There’s another problem, though. Remember our frog’s fundamental niche?
That ellipse has a tilt to it, such that our frogs can handle higher temperatures when there is more precipitation. By examining one environmental variable at a time, there is no way that we can detect this correlation. Essentially our study looks like the following figure:
We’ve fixed the precipitation at some value, and then we’ve seen that the frog can handle a range of temperatures given that value of precipitation. However, we can’t necessarily extrapolate that to the entire range of values that the frog could tolerate. If we had fixed the precipitation value lower, our frog would have been less able to tolerate high temperatures and more able to tolerate low temperatures than what we observed. If we had fixed the precipitation value higher, the opposite would have been true! In order to really understand the species’ tolerance for temperature, we have to examine it over a range of precipitations at the same time. Something like this:
Notice the big problem? With even the coarse resolution of our experiments (ten treatments per environmental axis), we’ve now got a hundred experiments to conduct! If we’re doing ten frogs per experiment, we now have a thousand frogs to take care of. The addition of more variables compounds the problem – with three variables we’d need a thousand treatments and ten thousand frogs, four variables requires ten thousand treatments and a hundred thousand frogs, etc. We’re going to run out of frog chow and research assistants fairly quickly at this rate.
So far we’ve been talking about frogs. Frogs are relatively easy to keep in boxes, but that’s not true of every animal. Picture the above discussion with elephants substituted for frogs and you quickly see that the enterprise is over before it begins – we simply don’t have enough elephant-sized aquaria to make even a low resolution study practical. There’s also the fact that these experiments may require more individuals than a natural population can spare – if you want to know the environmental tolerances of a species that is only represented by 500 surviving individuals, no governing body is going to give you license to catch half of the extant population and raise them in the lab, particularly in a set of experiments that may result in some of them dying or at the very least failing to reproduce to their maximum capacity. Finally, consider that some environmental variables that are relevant to a species may be very difficult to manipulate in a laboratory setting.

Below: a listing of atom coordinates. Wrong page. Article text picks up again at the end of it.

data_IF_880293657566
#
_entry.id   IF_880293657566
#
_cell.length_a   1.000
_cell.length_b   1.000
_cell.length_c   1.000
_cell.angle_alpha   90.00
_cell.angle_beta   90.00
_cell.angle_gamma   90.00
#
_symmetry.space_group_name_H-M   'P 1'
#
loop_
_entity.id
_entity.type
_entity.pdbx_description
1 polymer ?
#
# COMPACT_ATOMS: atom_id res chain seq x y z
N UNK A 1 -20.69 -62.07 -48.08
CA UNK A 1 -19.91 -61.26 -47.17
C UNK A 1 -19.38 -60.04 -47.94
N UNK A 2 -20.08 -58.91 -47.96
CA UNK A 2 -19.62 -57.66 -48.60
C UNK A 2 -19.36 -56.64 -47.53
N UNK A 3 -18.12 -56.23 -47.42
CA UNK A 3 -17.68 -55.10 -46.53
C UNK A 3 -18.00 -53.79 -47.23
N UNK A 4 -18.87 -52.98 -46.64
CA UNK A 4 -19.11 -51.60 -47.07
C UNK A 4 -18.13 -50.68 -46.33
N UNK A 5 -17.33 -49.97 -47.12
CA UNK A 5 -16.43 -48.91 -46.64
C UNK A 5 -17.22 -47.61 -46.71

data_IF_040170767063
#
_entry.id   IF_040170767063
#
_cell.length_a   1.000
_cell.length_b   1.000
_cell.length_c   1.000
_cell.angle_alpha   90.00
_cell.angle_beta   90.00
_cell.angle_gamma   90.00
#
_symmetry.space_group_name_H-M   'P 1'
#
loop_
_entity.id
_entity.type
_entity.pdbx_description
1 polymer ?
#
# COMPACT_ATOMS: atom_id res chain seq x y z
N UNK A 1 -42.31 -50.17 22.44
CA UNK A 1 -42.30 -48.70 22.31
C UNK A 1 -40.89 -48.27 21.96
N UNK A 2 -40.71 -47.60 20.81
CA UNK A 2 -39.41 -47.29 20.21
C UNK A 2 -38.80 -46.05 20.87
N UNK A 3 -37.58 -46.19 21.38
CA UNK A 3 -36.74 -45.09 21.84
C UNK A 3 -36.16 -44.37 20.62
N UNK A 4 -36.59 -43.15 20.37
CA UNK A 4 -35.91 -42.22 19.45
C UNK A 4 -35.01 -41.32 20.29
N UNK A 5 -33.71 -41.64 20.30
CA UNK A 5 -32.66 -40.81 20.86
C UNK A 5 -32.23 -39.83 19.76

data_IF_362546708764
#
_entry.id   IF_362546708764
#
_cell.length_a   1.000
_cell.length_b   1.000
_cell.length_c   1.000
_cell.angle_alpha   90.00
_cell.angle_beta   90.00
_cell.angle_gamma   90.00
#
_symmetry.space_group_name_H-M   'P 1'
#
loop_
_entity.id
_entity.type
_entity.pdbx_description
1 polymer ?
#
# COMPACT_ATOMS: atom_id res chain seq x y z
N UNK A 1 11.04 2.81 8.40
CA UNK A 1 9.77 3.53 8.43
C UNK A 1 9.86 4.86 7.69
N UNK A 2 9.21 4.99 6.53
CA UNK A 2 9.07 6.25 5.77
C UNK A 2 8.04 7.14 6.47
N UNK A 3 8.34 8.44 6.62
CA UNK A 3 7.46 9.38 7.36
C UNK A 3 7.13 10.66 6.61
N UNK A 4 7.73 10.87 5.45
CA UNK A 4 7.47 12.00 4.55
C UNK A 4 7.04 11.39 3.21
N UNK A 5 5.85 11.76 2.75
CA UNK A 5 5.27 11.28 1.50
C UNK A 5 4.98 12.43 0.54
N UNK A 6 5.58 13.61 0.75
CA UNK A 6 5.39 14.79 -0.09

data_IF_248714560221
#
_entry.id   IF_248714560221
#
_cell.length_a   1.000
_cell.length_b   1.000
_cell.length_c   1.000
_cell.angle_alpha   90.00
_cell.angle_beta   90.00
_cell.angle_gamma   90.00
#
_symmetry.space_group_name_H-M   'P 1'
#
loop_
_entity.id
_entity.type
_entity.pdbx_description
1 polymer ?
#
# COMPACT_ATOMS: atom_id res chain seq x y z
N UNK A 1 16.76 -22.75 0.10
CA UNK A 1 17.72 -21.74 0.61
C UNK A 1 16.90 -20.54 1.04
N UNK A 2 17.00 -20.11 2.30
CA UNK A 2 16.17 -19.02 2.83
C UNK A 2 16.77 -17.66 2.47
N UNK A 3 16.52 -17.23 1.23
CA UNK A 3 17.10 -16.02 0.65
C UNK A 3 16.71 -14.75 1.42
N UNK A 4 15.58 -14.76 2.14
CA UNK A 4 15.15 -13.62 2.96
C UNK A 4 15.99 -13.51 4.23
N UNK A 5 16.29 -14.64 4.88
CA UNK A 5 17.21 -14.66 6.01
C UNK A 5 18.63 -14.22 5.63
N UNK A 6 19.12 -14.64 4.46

I don’t want to be misconstrued here – physiological studies of the niche such as those presented here (albeit in cartoon form) are among the most reliable methods for estimating a species’ environmental tolerances. The above is simply to point out that there are practical limitations to the resolution and complexity of the niche estimates that can be produced this way. The traditional infomercial approach at this point would have me saying “THERE’S GOT TO BE A BETTER WAY”, at which point I would expound on the glory that is niche modeling. However, I do not want to imply that niche modeling is a better approach than physiological studies – in many ways, it is significantly inferior. However, there are some limitations of physiological studies that niche modeling does not share, and there are times when the lack of those limitations is of great importance (e.g., you can easily build a niche model for elephants using a correlational approach, while a physiological approach would be quite difficult). Niche modeling does have its own limitations, however, and I’ll talk about some of those as we go on.
In my next post, I’ll talk about what the correlational niche modeling approach is, and how it overcomes some of the issues mentioned here. In later posts I’ll talk about a whole slew of new methodological issues that the correlational approach raises.